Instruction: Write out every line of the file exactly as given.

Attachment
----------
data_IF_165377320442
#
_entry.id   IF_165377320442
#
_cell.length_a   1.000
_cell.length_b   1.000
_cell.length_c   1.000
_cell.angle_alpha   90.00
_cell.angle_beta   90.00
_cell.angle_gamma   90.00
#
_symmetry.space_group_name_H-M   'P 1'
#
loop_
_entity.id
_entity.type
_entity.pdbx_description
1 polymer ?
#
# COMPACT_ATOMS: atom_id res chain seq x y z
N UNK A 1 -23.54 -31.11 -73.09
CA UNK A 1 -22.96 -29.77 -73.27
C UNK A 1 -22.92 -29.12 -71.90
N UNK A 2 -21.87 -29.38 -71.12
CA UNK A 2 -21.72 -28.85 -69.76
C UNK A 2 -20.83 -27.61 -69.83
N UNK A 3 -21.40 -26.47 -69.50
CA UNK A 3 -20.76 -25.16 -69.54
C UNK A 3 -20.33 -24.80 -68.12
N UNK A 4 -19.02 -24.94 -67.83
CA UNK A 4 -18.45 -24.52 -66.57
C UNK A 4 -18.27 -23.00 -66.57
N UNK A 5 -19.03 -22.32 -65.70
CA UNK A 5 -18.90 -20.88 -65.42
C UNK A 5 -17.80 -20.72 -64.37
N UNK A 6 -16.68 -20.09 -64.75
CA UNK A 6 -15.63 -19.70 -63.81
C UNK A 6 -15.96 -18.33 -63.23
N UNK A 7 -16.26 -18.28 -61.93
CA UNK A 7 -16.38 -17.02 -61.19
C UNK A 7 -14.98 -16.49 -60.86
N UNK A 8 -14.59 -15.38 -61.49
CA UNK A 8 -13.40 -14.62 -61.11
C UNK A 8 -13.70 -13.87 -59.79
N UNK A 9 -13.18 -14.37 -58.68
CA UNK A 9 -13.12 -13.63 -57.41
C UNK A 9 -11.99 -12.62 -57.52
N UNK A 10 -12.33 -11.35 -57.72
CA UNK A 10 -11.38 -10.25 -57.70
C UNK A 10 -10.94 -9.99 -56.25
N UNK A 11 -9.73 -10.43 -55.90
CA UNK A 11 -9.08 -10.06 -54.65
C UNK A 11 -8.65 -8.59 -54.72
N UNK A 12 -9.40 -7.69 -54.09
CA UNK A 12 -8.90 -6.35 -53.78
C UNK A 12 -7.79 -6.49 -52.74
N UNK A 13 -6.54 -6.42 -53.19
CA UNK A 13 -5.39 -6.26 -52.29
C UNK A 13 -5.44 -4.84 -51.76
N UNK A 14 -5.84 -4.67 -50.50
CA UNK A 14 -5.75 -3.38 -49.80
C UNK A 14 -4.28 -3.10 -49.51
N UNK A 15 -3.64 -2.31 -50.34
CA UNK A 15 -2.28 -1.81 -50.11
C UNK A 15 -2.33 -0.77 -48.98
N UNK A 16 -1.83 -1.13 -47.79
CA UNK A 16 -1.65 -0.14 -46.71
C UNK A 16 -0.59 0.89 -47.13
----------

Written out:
data_IF_165377320442
#
_entry.id   IF_165377320442
#
_cell.length_a   1.000
_cell.length_b   1.000
_cell.length_c   1.000
_cell.angle_alpha   90.00
_cell.angle_beta   90.00
_cell.angle_gamma   90.00
#
_symmetry.space_group_name_H-M   'P 1'
#
loop_
_entity.id
_entity.type
_entity.pdbx_description
1 polymer ?
#
# COMPACT_ATOMS: atom_id res chain seq x y z
N UNK A 1 -23.54 -31.11 -73.09
CA UNK A 1 -22.96 -29.77 -73.27
C UNK A 1 -22.92 -29.12 -71.90
N UNK A 2 -21.87 -29.38 -71.12
CA UNK A 2 -21.72 -28.85 -69.76
C UNK A 2 -20.83 -27.61 -69.83
N UNK A 3 -21.40 -26.47 -69.50
CA UNK A 3 -20.76 -25.16 -69.54
C UNK A 3 -20.33 -24.80 -68.12
N UNK A 4 -19.02 -24.94 -67.83
CA UNK A 4 -18.45 -24.52 -66.57
C UNK A 4 -18.27 -23.00 -66.57
N UNK A 5 -19.03 -22.32 -65.70
CA UNK A 5 -18.90 -20.88 -65.42
C UNK A 5 -17.80 -20.72 -64.37
N UNK A 6 -16.68 -20.09 -64.75
CA UNK A 6 -15.63 -19.70 -63.81
C UNK A 6 -15.96 -18.33 -63.23
N UNK A 7 -16.26 -18.28 -61.93
CA UNK A 7 -16.38 -17.02 -61.19
C UNK A 7 -14.98 -16.49 -60.86
N UNK A 8 -14.59 -15.38 -61.49
CA UNK A 8 -13.40 -14.62 -61.11
C UNK A 8 -13.70 -13.87 -59.79
N UNK A 9 -13.18 -14.37 -58.68
CA UNK A 9 -13.12 -13.63 -57.41
C UNK A 9 -11.99 -12.62 -57.52
N UNK A 10 -12.33 -11.35 -57.72
CA UNK A 10 -11.38 -10.25 -57.70
C UNK A 10 -10.94 -9.99 -56.25
N UNK A 11 -9.73 -10.43 -55.90
CA UNK A 11 -9.08 -10.06 -54.65
C UNK A 11 -8.65 -8.59 -54.72
N UNK A 12 -9.40 -7.69 -54.09
CA UNK A 12 -8.90 -6.35 -53.78
C UNK A 12 -7.79 -6.49 -52.74
N UNK A 13 -6.54 -6.42 -53.19
CA UNK A 13 -5.39 -6.26 -52.29
C UNK A 13 -5.44 -4.84 -51.76
N UNK A 14 -5.84 -4.67 -50.50
CA UNK A 14 -5.75 -3.38 -49.80
C UNK A 14 -4.28 -3.10 -49.51
N UNK A 15 -3.64 -2.31 -50.34
CA UNK A 15 -2.28 -1.81 -50.11
C UNK A 15 -2.33 -0.77 -48.98
N UNK A 16 -1.83 -1.13 -47.79
CA UNK A 16 -1.65 -0.14 -46.71
C UNK A 16 -0.59 0.89 -47.13